A long pause, and then, what Miss Bird already knew was coming: “I’m at your first step; I’m at your second step;”

Miss Bird wanted to grab the phone, but she seemed to have lost control over her limbs.  As lightning split the air outside, her reading light was suddenly extinguished.  She squirmed to break loose from the frightening paralysis that had overcome her, but was helpless.

“I’m at your third step;

fourth step;”

A rush of goose bumps consumed her skin.

“fifth step;”

Always that obscene raspy voice.

“sixth step;”

She realized that she didn’t know how many steps there were.

“seventh step;”

She was overcome with terror.

“eighth step;

ninth step;

tenth step;”

A horrible stench was wafting up the stairs into her room.

“Eleventh step…”

Miss Bird knew she was in serious trouble.  She pulled the covers over herself, and lay shivering, paralyzed like a bird in front of a huge coiled snake.

“I’m in your hall…I’m at your bathroom door…I’m at your closet door…I’m at your bedroom door…I’m in your bedroom…”

Miss Bird pulled herself into a fetal position, hyper-ventilating, dying of fright.  That putrid smell and the sound of raspy breathing flooded her senses. But still, she just had to look. She peeked out from under the covers in spite of her fear.  As a tremendous bold of lightning struck outside the window, a horrid gestalt stood illuminated before her.  It had the form of a human skeleton, and it seemed to be wearing a catcher’s mask and glove, and white canvas basketball shoes.  Miss Bird closed her eyes and screamed as if screaming everything out of her body and soul.

✸✸✸

Miss Bird did not report to school the next day.  Nor did she call in.  After several days of unexplained absence the two Shepherdstown cops searched her house.  In her bed was found a messy pile of blood-stained bones and skull and jaw fragments.  Tragically, a comparison with dental records proved they were the remains of Miss Bird.

The news made the local TV and papers and the National Enquirer. The school paper’s interview with the cops went viral, circling the globe.  Many people thought that the incident had supernatural underpinnings.  Miss Bird’s students felt privileged to have been associated with her, now that she had become the victim of such a nightmarish tragedy.  They couldn’t help remembering Carlton’s story, but he was maintaining silence on the subject.  All joking about Carlton’s bad breath ceased immediately.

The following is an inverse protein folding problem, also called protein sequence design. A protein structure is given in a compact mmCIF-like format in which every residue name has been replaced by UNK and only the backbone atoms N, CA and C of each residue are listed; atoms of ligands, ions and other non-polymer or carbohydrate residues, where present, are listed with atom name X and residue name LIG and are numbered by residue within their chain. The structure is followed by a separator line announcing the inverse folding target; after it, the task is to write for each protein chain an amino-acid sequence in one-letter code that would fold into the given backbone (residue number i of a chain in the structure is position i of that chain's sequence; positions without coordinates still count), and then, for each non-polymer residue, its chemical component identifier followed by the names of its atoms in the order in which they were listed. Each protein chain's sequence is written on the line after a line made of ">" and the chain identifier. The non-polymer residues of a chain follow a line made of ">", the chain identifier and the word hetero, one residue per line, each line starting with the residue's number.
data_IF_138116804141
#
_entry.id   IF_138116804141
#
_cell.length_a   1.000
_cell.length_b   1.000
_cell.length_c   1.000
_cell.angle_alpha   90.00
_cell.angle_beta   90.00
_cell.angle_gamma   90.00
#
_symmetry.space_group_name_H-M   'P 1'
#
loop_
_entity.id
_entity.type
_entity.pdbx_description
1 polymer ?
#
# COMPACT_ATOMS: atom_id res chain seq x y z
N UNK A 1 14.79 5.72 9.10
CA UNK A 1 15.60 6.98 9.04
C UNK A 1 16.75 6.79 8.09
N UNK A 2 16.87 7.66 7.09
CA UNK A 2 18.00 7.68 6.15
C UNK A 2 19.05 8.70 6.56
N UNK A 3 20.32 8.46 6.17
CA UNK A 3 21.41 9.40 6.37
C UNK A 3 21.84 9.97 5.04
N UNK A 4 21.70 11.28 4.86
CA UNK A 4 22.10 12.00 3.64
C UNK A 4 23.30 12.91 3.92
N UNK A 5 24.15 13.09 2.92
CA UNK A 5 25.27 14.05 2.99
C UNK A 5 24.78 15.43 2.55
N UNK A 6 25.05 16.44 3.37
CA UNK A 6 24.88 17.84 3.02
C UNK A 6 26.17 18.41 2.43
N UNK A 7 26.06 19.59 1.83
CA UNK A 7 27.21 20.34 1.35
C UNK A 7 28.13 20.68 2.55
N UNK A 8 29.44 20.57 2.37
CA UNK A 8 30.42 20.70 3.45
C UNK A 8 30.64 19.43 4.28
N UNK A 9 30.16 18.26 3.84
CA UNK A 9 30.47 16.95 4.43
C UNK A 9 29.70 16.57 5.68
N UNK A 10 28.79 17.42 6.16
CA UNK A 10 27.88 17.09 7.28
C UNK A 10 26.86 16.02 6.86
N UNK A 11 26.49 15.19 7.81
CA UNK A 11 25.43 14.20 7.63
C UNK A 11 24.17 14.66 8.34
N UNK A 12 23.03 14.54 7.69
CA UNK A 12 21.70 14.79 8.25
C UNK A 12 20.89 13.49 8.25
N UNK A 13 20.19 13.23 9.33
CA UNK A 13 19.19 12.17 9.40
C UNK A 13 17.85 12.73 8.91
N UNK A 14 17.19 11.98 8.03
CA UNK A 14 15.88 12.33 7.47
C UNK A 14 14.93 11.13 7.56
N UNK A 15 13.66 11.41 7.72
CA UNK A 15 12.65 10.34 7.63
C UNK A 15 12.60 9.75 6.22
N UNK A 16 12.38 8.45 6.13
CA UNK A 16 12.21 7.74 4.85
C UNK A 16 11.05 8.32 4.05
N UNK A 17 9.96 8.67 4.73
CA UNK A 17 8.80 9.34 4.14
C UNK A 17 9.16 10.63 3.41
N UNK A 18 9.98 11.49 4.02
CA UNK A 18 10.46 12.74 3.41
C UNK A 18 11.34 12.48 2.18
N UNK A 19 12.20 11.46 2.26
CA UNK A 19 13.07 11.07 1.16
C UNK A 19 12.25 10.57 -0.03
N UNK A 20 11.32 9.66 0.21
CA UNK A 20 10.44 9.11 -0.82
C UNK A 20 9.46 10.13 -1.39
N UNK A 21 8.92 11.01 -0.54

Carlton’s mom quietly decided not to force him to tell his stories if he didn’t want to.

✸✸✸

A few years later, a week after high school graduation, Carlton and Melissa were married.  Shortly thereafter Carlton’s book, THE REAL STORY OF BLOODY BONES became a runaway best-seller.  The movie rights were optioned and Carlton was hired to do the screenplay.  Melissa did a silk-screen design for a Bloody Bones t-shirt, which became the leading fashion statement for six months.  Soon a new brand of Bloody Bones cereal could be found on every kid’s breakfast table.  Bloody Bones toothpaste was marketed, and Carlton even used it himself. His new-found riches allowed him to afford orthodontic surgery. And the story of Bloody Bones was featured on the reality TV series, Phantoms of Shepherdstown.

Reruns of the television series MR. BONES can still be seen on late-night TV.

This story originally appeared in Ghost Stories of Shepherdstown.
Edited by Tochukwu Okafor

Jonathan Worlde is the nom de plume of Paul Grussendorf, a lawyer specializing in asylum and refugee law. Jonathan Worlde’s self-published mystery novel, which he categorizes as Latino-noir, is Latex Monkey with Banana, which was winner of the Hollywood Discovery Award with a $1000 prize some years ago. Paul Grussendorf also has a legal memoir under his own name, My Trials: Inside America’s Deportation Factories. He is also a traditional blues performer under the name Paul the Resonator, whose CD is titled Soul of a Man.